"This is about humanity, and it cannot be allowed to happen," President Trump said earlier last week, pledging a forceful response to Syrian President Bashar Assad's aggressions.

Updated at 10:20 p.m. ET

The Justice Department is reportedly investigating possible antitrust violations by a number of elite colleges related to the sharing of information between them to enforce the terms of their early-admissions programs.

Updated at 3:00 p.m. ET

House Speaker Paul Ryan announced Wednesday that he will not seek re-election and will retire in January.

"You all know I did not seek this job," Ryan said, addressing reporters. "I took it reluctantly. ... I have no regrets."

Ryan, 48, cited wanting to be around his adolescent children more often.

Sana and Violetta, both middle-aged moms with grown children, spend their days embroidering traditional Albanian shirts and scarves.

Under the buzzy flicker of malfunctioning fluorescent lights, they stitch in the drafty classrooms at the Center for Promotion of Women's Rights in the Drenas municipality in central Kosovo.

Earlier this week, Congresswoman Elizabeth Esty said she will not seek re-election to a fourth term. Esty announced the decision following criticism over how she handled a workplace harassment case involving her former chief of staff.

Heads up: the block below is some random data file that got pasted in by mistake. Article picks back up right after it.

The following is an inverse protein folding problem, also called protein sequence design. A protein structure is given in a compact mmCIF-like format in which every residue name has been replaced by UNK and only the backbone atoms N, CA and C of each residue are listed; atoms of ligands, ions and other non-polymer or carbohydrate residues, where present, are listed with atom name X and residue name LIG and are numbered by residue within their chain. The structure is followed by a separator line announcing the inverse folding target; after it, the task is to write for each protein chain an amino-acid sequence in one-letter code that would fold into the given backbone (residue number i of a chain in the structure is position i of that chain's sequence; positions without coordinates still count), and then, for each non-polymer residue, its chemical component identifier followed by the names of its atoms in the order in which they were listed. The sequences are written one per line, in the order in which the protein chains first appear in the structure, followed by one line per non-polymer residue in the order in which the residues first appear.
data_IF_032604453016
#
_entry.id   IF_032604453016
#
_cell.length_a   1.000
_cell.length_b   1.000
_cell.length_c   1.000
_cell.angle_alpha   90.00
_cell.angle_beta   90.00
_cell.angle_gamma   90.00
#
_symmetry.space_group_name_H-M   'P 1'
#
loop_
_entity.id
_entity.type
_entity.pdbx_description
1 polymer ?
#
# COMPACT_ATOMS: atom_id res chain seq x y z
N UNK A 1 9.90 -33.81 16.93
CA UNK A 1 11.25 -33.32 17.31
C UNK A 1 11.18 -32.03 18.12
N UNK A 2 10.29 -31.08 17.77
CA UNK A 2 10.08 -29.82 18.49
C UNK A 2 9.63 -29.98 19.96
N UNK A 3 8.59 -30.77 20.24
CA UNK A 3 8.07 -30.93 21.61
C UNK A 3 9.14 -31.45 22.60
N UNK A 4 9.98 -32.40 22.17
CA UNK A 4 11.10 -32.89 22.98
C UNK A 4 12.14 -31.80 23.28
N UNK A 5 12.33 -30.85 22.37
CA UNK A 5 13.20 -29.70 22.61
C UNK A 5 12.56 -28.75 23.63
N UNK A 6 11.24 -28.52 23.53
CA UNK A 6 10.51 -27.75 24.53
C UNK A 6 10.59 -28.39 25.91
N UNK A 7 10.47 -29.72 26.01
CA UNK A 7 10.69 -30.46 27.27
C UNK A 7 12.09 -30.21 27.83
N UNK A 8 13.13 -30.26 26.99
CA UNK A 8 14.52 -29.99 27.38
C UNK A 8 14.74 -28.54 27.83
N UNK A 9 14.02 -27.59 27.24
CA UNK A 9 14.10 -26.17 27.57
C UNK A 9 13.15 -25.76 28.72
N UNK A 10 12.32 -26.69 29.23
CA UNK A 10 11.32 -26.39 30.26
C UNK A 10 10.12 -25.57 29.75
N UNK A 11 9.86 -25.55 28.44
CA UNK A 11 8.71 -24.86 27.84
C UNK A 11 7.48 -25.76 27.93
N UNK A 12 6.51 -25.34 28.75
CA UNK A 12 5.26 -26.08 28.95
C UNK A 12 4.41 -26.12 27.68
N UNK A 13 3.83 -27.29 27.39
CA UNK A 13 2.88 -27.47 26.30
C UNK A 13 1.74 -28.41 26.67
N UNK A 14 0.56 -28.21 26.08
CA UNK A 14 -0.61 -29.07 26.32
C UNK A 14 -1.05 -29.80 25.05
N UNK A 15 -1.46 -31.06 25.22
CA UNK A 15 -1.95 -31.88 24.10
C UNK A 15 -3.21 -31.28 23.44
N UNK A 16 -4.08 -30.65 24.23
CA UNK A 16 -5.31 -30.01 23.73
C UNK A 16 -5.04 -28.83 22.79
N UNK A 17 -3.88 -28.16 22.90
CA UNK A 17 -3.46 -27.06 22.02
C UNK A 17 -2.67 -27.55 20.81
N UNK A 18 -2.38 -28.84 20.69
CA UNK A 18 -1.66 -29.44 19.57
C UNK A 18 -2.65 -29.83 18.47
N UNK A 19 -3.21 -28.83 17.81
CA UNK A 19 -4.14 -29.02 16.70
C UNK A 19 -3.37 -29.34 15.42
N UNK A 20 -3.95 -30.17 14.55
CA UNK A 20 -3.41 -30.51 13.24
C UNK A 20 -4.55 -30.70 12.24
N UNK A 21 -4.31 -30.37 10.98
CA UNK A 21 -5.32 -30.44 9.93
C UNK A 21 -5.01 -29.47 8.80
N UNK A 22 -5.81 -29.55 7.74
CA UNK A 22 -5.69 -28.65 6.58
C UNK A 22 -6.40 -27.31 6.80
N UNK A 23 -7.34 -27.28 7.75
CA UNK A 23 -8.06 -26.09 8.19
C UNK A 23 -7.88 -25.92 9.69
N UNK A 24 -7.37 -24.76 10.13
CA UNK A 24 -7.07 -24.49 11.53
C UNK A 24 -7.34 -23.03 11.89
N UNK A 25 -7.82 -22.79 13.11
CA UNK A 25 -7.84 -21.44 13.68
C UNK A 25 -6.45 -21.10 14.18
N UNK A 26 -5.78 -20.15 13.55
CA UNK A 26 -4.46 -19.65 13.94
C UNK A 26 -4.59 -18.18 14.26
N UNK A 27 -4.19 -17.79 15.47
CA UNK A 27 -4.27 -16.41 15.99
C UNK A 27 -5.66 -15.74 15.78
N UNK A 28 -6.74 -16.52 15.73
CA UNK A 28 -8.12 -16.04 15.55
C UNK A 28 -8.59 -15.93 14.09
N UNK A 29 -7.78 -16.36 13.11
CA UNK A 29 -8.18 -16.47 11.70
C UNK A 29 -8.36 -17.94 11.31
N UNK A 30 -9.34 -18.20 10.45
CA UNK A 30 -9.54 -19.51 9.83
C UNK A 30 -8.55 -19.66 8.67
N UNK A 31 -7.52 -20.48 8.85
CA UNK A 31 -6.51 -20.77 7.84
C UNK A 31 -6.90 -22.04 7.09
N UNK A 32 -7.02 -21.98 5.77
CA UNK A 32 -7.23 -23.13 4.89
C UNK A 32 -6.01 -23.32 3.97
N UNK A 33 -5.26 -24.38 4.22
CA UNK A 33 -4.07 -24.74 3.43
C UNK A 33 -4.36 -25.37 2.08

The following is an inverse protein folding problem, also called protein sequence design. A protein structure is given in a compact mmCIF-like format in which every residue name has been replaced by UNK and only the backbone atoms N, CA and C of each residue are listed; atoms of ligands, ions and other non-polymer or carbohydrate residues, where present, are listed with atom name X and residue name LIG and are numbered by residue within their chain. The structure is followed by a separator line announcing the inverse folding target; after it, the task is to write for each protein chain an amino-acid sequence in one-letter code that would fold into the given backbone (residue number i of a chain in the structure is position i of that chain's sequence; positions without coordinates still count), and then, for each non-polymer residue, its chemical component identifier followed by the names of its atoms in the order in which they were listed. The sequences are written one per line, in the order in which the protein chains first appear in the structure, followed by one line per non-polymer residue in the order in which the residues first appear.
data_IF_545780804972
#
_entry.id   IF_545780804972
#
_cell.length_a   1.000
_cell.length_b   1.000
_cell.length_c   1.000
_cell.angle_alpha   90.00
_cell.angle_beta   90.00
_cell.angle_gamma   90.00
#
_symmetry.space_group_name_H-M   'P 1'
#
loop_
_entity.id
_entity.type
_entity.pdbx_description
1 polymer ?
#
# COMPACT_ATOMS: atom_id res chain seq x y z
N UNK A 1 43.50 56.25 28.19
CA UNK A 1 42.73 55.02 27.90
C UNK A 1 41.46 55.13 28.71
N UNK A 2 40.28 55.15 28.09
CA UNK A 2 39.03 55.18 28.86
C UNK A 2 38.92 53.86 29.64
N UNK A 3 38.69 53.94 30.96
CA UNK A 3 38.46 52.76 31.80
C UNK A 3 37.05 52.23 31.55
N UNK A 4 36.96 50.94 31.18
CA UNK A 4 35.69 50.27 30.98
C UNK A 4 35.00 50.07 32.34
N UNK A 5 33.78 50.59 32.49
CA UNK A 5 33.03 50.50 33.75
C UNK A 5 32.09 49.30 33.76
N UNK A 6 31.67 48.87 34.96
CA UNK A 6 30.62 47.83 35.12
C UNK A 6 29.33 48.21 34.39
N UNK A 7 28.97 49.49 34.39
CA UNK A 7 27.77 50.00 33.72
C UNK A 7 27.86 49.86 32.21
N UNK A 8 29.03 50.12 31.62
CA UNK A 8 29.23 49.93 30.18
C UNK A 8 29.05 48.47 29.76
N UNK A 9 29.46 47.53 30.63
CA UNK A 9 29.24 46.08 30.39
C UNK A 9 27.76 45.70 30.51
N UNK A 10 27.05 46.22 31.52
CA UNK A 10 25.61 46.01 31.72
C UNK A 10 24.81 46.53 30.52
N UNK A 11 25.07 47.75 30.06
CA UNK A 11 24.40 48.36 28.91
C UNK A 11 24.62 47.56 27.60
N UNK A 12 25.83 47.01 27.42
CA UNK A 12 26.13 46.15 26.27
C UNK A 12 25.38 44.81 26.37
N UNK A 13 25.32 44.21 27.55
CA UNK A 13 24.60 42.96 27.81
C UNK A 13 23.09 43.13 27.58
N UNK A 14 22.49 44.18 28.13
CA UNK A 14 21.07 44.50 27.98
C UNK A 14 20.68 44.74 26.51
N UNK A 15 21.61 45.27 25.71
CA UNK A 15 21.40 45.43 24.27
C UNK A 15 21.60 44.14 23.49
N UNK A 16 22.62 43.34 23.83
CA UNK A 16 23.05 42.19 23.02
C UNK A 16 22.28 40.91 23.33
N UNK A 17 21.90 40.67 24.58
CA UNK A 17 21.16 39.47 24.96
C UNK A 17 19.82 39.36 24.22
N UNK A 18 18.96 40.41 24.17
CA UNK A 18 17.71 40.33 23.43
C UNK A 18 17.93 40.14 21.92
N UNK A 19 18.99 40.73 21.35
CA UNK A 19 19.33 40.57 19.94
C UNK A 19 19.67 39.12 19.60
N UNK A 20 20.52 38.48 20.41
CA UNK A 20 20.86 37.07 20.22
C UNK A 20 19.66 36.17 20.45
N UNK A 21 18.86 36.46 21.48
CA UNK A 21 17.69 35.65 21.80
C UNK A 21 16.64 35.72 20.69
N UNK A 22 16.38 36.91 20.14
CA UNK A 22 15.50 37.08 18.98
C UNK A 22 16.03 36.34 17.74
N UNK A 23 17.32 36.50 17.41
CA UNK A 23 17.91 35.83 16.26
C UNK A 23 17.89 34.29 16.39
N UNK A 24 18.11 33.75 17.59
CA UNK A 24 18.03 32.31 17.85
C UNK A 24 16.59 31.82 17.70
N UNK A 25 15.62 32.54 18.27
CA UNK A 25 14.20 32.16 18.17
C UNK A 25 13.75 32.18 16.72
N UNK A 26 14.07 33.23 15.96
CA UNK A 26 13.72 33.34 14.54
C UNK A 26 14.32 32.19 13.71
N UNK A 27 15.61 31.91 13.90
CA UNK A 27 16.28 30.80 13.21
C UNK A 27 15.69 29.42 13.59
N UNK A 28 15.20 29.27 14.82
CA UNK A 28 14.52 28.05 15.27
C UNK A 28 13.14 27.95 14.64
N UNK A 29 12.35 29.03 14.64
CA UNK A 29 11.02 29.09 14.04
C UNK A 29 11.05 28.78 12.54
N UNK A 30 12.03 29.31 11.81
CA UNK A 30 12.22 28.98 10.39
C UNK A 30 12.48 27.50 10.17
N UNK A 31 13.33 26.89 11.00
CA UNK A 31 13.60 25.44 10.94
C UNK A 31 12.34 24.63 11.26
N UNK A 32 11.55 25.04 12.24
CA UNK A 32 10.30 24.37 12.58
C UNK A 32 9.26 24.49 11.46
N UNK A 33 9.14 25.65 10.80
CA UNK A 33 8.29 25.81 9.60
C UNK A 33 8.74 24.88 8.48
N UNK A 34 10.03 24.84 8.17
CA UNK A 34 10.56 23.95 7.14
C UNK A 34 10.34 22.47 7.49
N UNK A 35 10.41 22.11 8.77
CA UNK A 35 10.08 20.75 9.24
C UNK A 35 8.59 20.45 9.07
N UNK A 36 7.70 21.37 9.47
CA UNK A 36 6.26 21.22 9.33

Esty’s office eventually terminated the employee, but not before both parties signed a detailed confidentiality agreement. But in today’s #MeToo moment, those contracts are getting increased scrutiny.

As opioid-related deaths have continued to climb, naloxone, a drug that can reverse overdoses, has become an important part of the public health response.

When people overdosing struggle to breathe, naloxone can restore normal breathing and save their lives. But the drug has to be given quickly.

On Thursday, U.S. Surgeon General Jerome Adams issued an advisory that encouraged more people to routinely carry naloxone.

New York state is leading a group of 17 states, seven cities and the U.S. Conference of Mayors in a lawsuit against the Census Bureau and Commerce Department to try to remove a new citizenship question from the 2020 census questionnaire. It comes more than a week after California filed a similar lawsuit in San Francisco federal court against Commerce Secretary Wilbur Ross, who oversees the bureau, and Census Bureau officials.

Members of Congress have said they want to loosen rules for health savings accounts. Did they do it in the latest spending bill? Do people who were uncovered for one month in 2017 owe a tax penalty? And how can immigrants who move to the U.S. to retire get insurance? These are the questions I'm tackling for readers this week:

I heard that health savings account rules would be loosened under the new spending bill passed by Congress last month. Did that happen?

No. In fact, the standards have become slightly tighter this year.

Thumb on the scale, loading the dice -- the English language is full of idioms for people who cheat the system.

If you’ve ever wondered why so many of those expressions invoke images of weights and measures, a good “rule of thumb” is to look back at New England’s colonial history, when standardizing the way we define our world today was a priority.